It’s Sunday as I stand on a London Overground train between Hackney and Dalston, sardined by the most people than I have been in two years, my nose safely tucked into my own armpit to escape the humid wet-dog smell emanating in the carriage. I smile to myself about both being in such intimate proximity of other humans and the fact that, if things had gone to plan, I would have at that moment, been 1,222 kilometres south racing through France and into Spain in Punto-baby on a 24-hour visa.
But “not on your timeline,” the universe said.
At the start of September, I do something out of character. I sit down and plan my trip to Mallorca. I write down dates and book ferries and hotels and mentally start packing my things. This is kind of fun, I think, I get why some people love planning. And that’s it. I feel ready.
A few days later I receive a call from the lady whose flat I’m subletting. She tells me she is going to come to Brighton for 10 days to organise and pack some of her things, clean the flat, and handle the handover to a friend of mine that I’ve arranged to take over the sublet. Great! I say. Where are you going to stay? I am shocked and outraged as she tells me that she expects me to sleep in the living room while she takes my bed and bedroom.
The conversation intensifies as I tell her that does not work for me and she refuses to look into alternative arrangements. After half an hour of back and forth, I end the discussion and feel my body fill with holy rage. My boundaries are being crossed and I am quietly furious. I want to know what my rights are and contact Citizens Advice where someone assures me that she has no right to request to stay in my flat while I am living in it. They send me legal documents that I forward to her in an email with a calm and formal statement that she is welcome to access the flat at agreed-upon times but may not stay there. She does not reply.
I am unaccustomed to having to take legal action and hold such strong boundaries. My body feels tense and apprehensive at this new experience. I know I am doing the right thing and also rewiring the parts of me that would have once allowed me to be subjected to such overextensions. I feel it in that quiet place inside that shows me the way.
Halfway through September, I take Danger to the vet for his Animal Health Certificate required for international travel. Inside, we wait 45 minutes until she sees us and then tells me that she can’t do the health certificate because his rabies vaccine isn’t compliant with the brand they accept. You’ll need to get another vaccine and then have to wait an additional 21 days before you can travel. She says. I look at her with disbelief. We are leaving in 10 days. We have ferries booked. We have nowhere to live. She looks sorry in that polite way that British people do, big ‘it’s not my fault’ eyes. She gives Danger new rabies shot and as the chemicals hit his bloodstream he wets and shits himself. Poor baby. We both have a nervous system collapse and drive back home.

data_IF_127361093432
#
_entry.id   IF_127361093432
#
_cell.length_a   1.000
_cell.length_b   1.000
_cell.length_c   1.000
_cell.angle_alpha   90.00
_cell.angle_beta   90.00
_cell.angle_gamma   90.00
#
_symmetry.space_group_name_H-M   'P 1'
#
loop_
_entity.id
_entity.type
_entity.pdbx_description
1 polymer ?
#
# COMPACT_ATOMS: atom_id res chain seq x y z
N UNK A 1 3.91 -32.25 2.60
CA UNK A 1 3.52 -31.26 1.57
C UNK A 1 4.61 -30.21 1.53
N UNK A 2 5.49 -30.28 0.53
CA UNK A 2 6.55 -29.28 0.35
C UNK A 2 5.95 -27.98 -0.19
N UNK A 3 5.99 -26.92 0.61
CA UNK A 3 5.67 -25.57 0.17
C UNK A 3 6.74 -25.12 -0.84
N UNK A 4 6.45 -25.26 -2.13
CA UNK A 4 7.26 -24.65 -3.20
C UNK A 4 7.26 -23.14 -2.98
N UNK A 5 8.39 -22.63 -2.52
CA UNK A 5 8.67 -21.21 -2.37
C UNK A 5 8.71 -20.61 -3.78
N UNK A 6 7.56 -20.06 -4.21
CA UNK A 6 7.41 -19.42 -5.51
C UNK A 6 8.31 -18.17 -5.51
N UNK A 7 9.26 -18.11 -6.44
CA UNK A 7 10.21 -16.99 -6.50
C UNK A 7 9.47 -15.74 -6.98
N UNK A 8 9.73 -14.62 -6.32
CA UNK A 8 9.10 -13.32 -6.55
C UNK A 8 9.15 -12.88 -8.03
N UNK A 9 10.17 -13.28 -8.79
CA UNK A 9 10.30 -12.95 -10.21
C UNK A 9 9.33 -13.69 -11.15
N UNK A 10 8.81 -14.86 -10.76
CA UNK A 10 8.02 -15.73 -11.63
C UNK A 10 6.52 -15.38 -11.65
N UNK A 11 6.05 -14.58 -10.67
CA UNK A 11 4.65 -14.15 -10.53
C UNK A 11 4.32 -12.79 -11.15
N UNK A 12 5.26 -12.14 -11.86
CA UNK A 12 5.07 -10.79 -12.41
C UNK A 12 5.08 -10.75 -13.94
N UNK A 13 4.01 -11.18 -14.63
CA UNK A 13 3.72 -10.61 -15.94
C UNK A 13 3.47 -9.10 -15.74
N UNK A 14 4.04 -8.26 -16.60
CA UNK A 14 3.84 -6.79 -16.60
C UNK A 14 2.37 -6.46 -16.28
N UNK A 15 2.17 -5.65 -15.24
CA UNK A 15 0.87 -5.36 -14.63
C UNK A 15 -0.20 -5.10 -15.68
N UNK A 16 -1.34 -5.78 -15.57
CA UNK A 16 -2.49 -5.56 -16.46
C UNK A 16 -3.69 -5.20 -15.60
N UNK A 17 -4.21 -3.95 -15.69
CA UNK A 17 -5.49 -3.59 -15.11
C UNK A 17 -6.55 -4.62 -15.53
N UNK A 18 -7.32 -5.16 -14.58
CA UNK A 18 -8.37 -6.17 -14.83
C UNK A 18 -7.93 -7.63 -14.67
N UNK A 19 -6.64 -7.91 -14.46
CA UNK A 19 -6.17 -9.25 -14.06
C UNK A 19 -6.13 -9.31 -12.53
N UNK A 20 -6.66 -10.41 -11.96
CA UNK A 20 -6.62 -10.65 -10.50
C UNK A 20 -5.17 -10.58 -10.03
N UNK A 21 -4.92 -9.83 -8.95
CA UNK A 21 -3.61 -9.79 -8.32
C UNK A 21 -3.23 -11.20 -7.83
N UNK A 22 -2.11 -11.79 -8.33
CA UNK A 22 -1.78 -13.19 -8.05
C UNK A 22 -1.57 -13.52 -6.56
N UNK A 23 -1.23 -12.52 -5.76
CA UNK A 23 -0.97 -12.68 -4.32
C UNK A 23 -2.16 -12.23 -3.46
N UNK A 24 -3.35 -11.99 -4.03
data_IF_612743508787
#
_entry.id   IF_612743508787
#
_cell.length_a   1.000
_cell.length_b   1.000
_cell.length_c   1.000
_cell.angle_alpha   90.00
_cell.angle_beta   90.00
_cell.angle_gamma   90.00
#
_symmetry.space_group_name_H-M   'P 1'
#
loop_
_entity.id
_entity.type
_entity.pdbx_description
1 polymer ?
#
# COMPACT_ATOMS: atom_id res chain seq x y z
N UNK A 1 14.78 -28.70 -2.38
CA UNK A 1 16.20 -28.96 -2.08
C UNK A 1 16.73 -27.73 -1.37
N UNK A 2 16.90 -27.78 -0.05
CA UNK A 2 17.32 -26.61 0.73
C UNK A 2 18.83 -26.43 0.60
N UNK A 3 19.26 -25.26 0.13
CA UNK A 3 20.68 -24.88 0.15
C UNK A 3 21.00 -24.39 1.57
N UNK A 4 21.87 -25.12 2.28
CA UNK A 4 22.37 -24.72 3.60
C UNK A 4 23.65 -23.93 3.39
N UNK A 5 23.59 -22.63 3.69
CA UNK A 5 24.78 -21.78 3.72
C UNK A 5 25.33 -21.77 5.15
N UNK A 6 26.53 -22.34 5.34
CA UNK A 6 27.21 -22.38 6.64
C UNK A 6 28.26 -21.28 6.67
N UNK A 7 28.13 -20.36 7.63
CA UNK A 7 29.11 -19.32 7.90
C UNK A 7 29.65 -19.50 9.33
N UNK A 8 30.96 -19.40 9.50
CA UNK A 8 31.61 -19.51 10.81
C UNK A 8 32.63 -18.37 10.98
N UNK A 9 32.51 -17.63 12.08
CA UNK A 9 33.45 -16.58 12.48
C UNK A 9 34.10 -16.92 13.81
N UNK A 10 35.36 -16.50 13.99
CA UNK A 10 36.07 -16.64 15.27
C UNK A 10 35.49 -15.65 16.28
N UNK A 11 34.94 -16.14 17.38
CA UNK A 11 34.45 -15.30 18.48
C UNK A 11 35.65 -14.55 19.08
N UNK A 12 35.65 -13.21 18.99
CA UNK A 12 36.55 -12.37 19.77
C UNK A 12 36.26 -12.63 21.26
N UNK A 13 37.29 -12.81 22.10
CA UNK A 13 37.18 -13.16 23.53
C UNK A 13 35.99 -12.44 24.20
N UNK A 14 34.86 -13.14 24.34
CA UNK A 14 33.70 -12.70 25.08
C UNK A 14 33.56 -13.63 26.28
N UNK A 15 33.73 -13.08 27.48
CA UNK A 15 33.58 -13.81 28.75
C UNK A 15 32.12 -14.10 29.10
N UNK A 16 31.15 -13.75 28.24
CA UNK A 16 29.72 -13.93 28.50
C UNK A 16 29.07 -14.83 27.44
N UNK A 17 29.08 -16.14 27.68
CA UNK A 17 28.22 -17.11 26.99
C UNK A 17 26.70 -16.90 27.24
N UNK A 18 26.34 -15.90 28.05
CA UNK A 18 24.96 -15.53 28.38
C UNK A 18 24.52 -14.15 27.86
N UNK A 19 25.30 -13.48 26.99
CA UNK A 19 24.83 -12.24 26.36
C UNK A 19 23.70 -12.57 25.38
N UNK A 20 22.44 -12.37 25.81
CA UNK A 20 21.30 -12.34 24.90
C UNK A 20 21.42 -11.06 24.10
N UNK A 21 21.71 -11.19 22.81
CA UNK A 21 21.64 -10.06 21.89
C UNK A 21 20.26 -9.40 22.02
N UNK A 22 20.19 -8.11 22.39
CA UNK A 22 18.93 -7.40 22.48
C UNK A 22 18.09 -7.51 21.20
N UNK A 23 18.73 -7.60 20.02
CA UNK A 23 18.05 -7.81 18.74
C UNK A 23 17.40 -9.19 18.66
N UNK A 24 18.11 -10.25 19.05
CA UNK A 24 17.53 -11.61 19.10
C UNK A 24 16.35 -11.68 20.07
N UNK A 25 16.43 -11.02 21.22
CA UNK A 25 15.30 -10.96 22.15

It takes me a few hours to collect myself and self-regulate through reframing the situation, rest, handing it all over to the Universe and taking tangible steps to accept these changes. I cancel all our hotel bookings, reschedule the vet appointment and the ferries across the English Channel and the Balearic Sea. I also take to Instagram and ask my community for help. I need a place to stay for two weeks until I can attempt my trip again. Within 24 hours Danger and I are generously re-homed. I feel deeply grateful and so supported.
Twelve days before my move-out date from Brighton I hear back from the lady I have been subletting from. An excessively long, emotionally charged email lamenting me for not allowing her to stay in the flat and accusing me of having destroyed it and inviting strange people to live in it. It’s so ironic. I think to myself. The flat is cleaner and nicer than it was when I moved in and she’s suggesting that I’ve turned it into an opium den. It’s ridiculous. This woman is clearly mentally unstable. Again, I go to Citizen’s Advice who advocate that I acquire written accounts from my neighbours who have visited the flat and see who comes in and out, to affirm that her suggestions are untrue. As advised, I respond shortly and formally with legal statements.
A week later, she replies, again trying to assert her control and dominance with a novel-length email that I skim-read to learn that she will no longer come. She requests peace and time to do an inventory of her things before she returns my £1,000 rental deposit and requires me to give the keys to her friend who will then give them to my friend, instead of me giving them to my friend myself. Fine. I’ll give her to the end of the year. I have all the legal documents ready including information that she is receiving government benefits while being out of the country and will destroy her if she tries anything. My fury with her disrespect and lack of common sense is high.